Austin Water's investigation of the multiday early February boil-water notice released March 29 has verified the utility's initial assessment that employee error directly led to the citywide water quality breakdown.

“This in-depth investigatory process has confirmed our preliminary findings that there were failures in staff’s response to deteriorating plant conditions and communications up the chain of command,” said Greg Meszaros, the outgoing director of the civic utility, in a statement. “This is unacceptable, and Austin Water managers are taking steps to ensure that it does not happen again."

Meszaros tendered his resignation last month following the incident and will depart Austin Water early next month. Former Assistant City Manager Robert Goode was announced as Meszaros' temporary replacement last week and will formally step in as interim director April 11.

According to Austin Water, members of the three-person shift—the "Orange Team"—on duty Feb. 4-5 at Ullrich Water Treatment Plant did not properly address "deteriorating plant conditions" or alert their supervisors of the mounting issues at the plant. The failures occurred as one of the plant's treatment basins was brought online, a process that involves "seeding" untreated water with solids to remove unwanted particles.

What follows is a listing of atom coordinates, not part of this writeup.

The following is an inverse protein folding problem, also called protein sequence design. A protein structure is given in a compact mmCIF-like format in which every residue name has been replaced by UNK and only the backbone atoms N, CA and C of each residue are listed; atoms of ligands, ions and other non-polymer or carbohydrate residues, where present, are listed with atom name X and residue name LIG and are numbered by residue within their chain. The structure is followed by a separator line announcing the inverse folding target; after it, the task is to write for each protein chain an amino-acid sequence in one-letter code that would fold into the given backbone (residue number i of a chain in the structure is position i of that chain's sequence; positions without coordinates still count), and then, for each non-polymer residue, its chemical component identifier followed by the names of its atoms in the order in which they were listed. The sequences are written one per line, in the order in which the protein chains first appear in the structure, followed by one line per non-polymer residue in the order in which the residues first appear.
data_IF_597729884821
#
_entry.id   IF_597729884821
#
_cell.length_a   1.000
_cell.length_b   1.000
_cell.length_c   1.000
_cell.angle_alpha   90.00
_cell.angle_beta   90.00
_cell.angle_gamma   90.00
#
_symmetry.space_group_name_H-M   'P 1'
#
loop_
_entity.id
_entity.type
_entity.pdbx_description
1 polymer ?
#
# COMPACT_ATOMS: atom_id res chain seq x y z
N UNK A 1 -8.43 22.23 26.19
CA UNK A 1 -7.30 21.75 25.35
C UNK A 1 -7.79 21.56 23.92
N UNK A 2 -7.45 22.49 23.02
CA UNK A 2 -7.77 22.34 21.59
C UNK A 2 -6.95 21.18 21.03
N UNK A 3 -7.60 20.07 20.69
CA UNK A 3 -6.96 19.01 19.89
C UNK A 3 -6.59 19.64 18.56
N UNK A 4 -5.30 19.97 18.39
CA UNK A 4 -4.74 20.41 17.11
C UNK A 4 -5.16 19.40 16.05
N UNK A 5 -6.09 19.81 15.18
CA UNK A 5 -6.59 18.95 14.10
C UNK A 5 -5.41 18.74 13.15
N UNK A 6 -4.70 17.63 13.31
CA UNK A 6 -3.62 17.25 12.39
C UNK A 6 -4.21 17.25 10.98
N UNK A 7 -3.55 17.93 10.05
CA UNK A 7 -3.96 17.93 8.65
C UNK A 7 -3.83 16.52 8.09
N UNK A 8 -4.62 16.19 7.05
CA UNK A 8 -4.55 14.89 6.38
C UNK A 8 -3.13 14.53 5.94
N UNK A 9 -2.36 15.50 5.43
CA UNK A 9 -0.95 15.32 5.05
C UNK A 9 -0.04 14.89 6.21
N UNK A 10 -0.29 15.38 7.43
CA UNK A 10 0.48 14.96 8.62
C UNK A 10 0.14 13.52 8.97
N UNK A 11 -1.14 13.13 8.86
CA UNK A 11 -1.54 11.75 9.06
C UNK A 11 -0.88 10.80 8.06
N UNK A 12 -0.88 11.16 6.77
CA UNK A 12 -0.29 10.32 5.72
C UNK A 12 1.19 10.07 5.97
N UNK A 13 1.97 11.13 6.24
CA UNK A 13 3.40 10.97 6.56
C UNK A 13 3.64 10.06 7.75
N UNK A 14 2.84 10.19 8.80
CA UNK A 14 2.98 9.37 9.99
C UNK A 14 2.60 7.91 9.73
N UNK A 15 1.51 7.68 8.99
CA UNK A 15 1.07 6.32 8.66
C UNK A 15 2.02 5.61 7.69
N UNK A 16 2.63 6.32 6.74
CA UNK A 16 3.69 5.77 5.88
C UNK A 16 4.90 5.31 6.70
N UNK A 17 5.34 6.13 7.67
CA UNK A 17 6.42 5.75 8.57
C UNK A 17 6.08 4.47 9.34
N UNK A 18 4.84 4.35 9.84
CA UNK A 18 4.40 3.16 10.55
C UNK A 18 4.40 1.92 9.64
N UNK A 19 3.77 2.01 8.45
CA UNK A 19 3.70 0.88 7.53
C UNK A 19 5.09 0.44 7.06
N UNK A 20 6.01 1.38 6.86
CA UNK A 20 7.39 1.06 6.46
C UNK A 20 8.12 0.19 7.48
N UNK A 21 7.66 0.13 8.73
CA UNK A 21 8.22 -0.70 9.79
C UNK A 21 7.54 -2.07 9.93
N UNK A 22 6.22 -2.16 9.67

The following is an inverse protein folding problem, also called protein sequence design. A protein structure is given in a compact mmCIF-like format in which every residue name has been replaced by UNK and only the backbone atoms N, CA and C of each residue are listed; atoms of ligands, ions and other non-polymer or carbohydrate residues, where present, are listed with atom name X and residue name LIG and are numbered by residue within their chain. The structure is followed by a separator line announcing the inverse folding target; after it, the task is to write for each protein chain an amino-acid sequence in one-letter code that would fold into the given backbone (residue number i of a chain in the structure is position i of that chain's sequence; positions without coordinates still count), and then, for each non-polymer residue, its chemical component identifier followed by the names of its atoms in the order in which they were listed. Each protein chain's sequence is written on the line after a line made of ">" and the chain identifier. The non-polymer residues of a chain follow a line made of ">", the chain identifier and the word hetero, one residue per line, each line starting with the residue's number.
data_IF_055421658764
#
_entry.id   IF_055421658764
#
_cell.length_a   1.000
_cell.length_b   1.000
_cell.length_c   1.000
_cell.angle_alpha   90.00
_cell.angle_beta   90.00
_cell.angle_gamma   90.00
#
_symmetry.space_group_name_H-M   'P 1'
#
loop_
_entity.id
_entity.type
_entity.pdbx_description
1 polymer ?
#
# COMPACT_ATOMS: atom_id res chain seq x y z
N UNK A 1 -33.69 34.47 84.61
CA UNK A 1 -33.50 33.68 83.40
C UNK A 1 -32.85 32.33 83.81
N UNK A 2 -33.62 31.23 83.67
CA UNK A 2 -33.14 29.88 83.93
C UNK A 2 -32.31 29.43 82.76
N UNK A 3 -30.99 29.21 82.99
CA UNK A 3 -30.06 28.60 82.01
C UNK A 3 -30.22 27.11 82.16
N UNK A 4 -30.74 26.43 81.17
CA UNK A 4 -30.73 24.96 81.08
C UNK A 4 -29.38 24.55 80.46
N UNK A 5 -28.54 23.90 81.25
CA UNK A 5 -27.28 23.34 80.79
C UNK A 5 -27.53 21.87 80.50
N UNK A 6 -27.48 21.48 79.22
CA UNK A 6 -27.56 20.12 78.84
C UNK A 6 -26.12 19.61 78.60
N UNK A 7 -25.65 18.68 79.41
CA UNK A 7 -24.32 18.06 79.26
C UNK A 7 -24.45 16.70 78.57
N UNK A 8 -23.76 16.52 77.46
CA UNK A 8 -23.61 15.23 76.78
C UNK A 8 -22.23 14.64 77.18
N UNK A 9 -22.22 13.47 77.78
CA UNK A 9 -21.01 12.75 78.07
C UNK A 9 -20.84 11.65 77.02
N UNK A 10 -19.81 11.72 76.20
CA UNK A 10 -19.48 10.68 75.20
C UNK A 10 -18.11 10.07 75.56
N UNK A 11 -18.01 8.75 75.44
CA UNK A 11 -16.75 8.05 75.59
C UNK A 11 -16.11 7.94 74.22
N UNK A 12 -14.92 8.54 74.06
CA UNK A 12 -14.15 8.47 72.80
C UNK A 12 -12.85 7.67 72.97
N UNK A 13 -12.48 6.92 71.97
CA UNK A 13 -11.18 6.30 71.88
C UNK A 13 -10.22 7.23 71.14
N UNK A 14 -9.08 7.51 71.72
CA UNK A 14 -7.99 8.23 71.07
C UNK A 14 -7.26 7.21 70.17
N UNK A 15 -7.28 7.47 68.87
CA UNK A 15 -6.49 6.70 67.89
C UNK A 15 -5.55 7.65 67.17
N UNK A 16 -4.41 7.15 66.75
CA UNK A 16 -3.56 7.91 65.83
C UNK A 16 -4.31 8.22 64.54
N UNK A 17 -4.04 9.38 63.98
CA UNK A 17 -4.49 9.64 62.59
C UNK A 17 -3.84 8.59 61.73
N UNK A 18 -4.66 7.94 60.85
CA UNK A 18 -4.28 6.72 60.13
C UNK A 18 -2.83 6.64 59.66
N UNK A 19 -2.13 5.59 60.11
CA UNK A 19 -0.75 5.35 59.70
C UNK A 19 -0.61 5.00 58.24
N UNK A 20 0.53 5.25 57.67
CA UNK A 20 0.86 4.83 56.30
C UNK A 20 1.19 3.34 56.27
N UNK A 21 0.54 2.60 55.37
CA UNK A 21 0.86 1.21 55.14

Austin Water found the employees allowed the seeding process to continue for hours longer than it should have, overwhelming the treatment system and eventually causing cloudy water to spill into Austin's drinking water supply. Meszaros previously said the water's turbidity, a key measure of clarity, was "totally out of control" by early Feb. 5 due to the oversight. The Orange Team never reached out to their chain of command or provided updates on the deteriorating water quality during the incident, the utility said.

While the error was identified early Feb. 5 before the cloudy water had a chance to spread across Austin, federal regulations require a boil notice to be issued if the water turbidity passes a certain point. With those limits reached, Meszaros said he called a precautionary notice for the entire city that lasted until late Feb. 8.

Newly released investigation reports from Austin Water have identified the three responsible Orange Team staffers and confirmed allegations against each employee.

Investigators with Austin Water and the city's human resources department found Senior Operations Technician Jason Perez, Treatment Associate Joseph Dooley, and Technician Assistant Benjamin Petrush were all at fault for failures to follow utility protocols and request help from supervisors throughout the incident. Those findings prove violations of city policy, investigators said.

Perez has nearly 10 years of experience at Austin Water; Petrush worked at the utility for more than eight years; and Dooley has been employed there since September 2020. All three remain on administrative leave "until the appropriate level of discipline is determined and administered," according to Amy Petri, a marketing manager for Austin Water.

City Council is expected to review the new investigation report during its March 31 water utility oversight committee meeting. Council's March 30 audit committee meeting will also include a discussion of the external audit into Austin Water operations the city will commission at an estimated cost of $200,000-$1 million.